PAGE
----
Dubbed the White Widow, Lewthwaite is wanted in connection with an atrocity in Kenya, her alleged role in bomb-making factories and terrorist activity in Yemen.
Born to a British soldier from England and a Northern Irish Catholic mother, Lewthwaite spent her early years in the family's home in Banbridge's Whyte Acres estate.
The claims caused Lewthwaite's frail grandmother to be taken to hospital in Northern Ireland, while those who knew her growing up in Aylesbury said they were "astonished and amazed".
Known as the White Widow, the 29-year-old mother-of-three is the daughter of English soldier Andy Lewthwaite, who met and married Irish Catholic Christine Allen while serving in Northern Ireland during the 1970s.
She enjoyed an unremarkable childhood in Banbridge, Co Down, before moving to Aylesbury at a young age. In 1995 her parents split.
After converting to Islam at 17, Lewthwaite changed her name to Sherafiyah and married Lindsay, who detonated the bomb at King's Cross Tube station, killing 26 people in July 2005.
At the time she claimed to have been horrified by the killings, but in 2009 disappeared with her three children and only resurfaced two years later after travelling to Kenya on a false passport.
Kenya's foreign minister, Amina Mohamed, has fuelled further speculation by claiming a British woman who has allegedly been involved in terrorism "many times before" was among the militants who laid siege to the Westgate mall, leaving at least six Britons dead.
As Lewthwaite's global notoriety peaked, the shockwaves reached Banbridge, where Lewthwaite's grandmother, Elizabeth Allen, was taken to hospital.
Family friends said the pressure of the situation has taken its toll on the pensioner's health and mental well-being.
She had been given a panic alarm to contact security services in case the terror suspect made contact.
Joan Baird, a veteran Ulster Unionist councillor in Banbridge who knows the family, said: "This is so distressing for everyone. Mrs Allen is 85 and she is in and out of hospital. It is just so distressing."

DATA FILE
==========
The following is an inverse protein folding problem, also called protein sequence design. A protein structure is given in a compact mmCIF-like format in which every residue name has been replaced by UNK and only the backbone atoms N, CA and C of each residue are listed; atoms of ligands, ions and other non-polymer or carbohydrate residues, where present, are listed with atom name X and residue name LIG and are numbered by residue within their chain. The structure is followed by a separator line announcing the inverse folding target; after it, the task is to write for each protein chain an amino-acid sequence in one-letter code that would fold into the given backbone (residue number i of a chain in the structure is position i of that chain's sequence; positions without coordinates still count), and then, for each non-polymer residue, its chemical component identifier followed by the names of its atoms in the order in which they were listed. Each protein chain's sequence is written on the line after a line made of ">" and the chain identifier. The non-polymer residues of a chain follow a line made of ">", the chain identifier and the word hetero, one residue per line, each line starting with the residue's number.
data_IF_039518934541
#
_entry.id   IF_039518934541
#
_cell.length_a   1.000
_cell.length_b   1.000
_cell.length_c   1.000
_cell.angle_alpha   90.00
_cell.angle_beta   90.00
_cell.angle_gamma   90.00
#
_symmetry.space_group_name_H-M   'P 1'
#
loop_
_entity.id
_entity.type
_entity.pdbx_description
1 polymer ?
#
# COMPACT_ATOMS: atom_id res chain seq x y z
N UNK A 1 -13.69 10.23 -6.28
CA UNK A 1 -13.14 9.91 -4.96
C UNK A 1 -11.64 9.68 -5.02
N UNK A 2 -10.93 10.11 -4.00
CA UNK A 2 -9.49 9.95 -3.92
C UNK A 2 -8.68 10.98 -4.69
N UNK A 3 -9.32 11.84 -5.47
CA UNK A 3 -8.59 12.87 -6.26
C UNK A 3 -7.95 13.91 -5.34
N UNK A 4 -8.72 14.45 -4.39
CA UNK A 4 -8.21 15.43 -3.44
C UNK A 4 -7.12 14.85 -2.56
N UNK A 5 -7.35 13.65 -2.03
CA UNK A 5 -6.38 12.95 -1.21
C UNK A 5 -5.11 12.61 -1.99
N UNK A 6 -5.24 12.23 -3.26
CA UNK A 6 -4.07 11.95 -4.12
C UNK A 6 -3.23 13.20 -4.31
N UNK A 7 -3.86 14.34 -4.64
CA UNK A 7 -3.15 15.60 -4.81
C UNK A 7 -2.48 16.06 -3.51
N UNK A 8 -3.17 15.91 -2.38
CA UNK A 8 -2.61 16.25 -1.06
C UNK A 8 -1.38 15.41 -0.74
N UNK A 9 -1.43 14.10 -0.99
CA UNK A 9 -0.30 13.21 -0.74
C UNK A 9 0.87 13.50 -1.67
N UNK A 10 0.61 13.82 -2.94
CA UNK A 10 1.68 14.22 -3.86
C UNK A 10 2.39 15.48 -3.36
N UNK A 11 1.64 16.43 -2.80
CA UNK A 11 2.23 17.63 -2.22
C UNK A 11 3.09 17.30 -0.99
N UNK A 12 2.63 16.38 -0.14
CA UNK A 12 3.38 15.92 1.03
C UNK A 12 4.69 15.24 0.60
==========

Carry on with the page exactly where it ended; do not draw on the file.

In Aylesbury there was disbelief that the "average, British, young, ordinary girl" who was a "follower not a leader" could have gone on to mastermind extremist acts.
Councillor Raj Khan, who knew Lewthwaite socially, said she was "pleasant and courteous" and had a "very great personality" but lacked confidence.
"She was not strong-headed. And that's why I find it absolutely amazing that she is supposed to be the head of an international criminal terrorist organisation," Mr Khan said.
Niknam Hussain, a former mayor of Aylesbury and current chairman of the independent advisory group at Thames Valley Police, also knew Lewthwaite.
He said: "I'm astonished and amazed. I can't believe it's true in any which way.
"Until they provide us with proof, I think it's innocent until proven guilty, to be honest."
Mr Hussain added: "To ascribe a level of sophistication that she could control a whole terrorist empire, I'm sorry, I don't think that Tom Clancy could write anything like that."
Mr Hussain also knew Lewthwaite's husband, and described him as seeming "perfectly normal".
Those who were acquainted with Lewthwaite as a youngster insisted she was not linked in any way to the Jamia Ghausia Mosque or to the mainstream Muslim community in Aylesbury despite her desire to "learn Islam quite deeply".
She met Lindsay, a Jamaican-born Muslim convert who never made a secret of his extremist views, on an Islamic chatroom.
Brought up by his mother in Huddersfield, West Yorkshire, where he alarmed his teachers by attempting to radicalise impressionable younger pupils, he went on to kill 26 people travelling between King's Cross and Russell Square on the Piccadilly line.
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